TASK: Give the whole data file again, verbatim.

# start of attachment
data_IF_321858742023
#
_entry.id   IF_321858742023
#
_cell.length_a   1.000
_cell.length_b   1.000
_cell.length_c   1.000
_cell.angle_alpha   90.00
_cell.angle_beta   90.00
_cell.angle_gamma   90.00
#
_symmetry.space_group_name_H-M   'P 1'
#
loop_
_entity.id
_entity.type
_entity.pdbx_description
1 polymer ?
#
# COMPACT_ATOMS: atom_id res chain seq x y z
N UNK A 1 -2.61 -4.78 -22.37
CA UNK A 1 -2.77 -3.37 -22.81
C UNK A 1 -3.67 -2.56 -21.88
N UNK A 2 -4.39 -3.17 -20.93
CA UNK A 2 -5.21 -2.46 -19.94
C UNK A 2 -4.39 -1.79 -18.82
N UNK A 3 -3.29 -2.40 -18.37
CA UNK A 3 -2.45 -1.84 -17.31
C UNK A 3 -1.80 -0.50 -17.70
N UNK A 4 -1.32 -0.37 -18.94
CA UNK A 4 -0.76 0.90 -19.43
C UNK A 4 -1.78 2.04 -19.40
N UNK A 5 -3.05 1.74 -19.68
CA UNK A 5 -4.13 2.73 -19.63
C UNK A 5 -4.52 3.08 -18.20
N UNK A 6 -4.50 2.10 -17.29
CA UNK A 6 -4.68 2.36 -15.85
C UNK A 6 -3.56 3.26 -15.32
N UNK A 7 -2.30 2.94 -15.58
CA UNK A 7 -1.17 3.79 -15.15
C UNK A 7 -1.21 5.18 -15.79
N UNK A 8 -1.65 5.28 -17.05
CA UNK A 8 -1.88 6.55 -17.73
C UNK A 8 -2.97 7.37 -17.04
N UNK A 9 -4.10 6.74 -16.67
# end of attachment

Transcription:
data_IF_321858742023
#
_entry.id   IF_321858742023
#
_cell.length_a   1.000
_cell.length_b   1.000
_cell.length_c   1.000
_cell.angle_alpha   90.00
_cell.angle_beta   90.00
_cell.angle_gamma   90.00
#
_symmetry.space_group_name_H-M   'P 1'
#
loop_
_entity.id
_entity.type
_entity.pdbx_description
1 polymer ?
#
# COMPACT_ATOMS: atom_id res chain seq x y z
N UNK A 1 -2.61 -4.78 -22.37
CA UNK A 1 -2.77 -3.37 -22.81
C UNK A 1 -3.67 -2.56 -21.88
N UNK A 2 -4.39 -3.17 -20.93
CA UNK A 2 -5.21 -2.46 -19.94
C UNK A 2 -4.39 -1.79 -18.82
N UNK A 3 -3.29 -2.40 -18.37
CA UNK A 3 -2.45 -1.84 -17.31
C UNK A 3 -1.80 -0.50 -17.70
N UNK A 4 -1.32 -0.37 -18.94
CA UNK A 4 -0.76 0.90 -19.43
C UNK A 4 -1.78 2.04 -19.40
N UNK A 5 -3.05 1.74 -19.68
CA UNK A 5 -4.13 2.73 -19.63
C UNK A 5 -4.52 3.08 -18.20
N UNK A 6 -4.50 2.10 -17.29
CA UNK A 6 -4.68 2.36 -15.85
C UNK A 6 -3.56 3.26 -15.32
N UNK A 7 -2.30 2.94 -15.58
CA UNK A 7 -1.17 3.79 -15.15
C UNK A 7 -1.21 5.18 -15.79
N UNK A 8 -1.65 5.28 -17.05
CA UNK A 8 -1.88 6.55 -17.73
C UNK A 8 -2.97 7.37 -17.04
N UNK A 9 -4.10 6.74 -16.67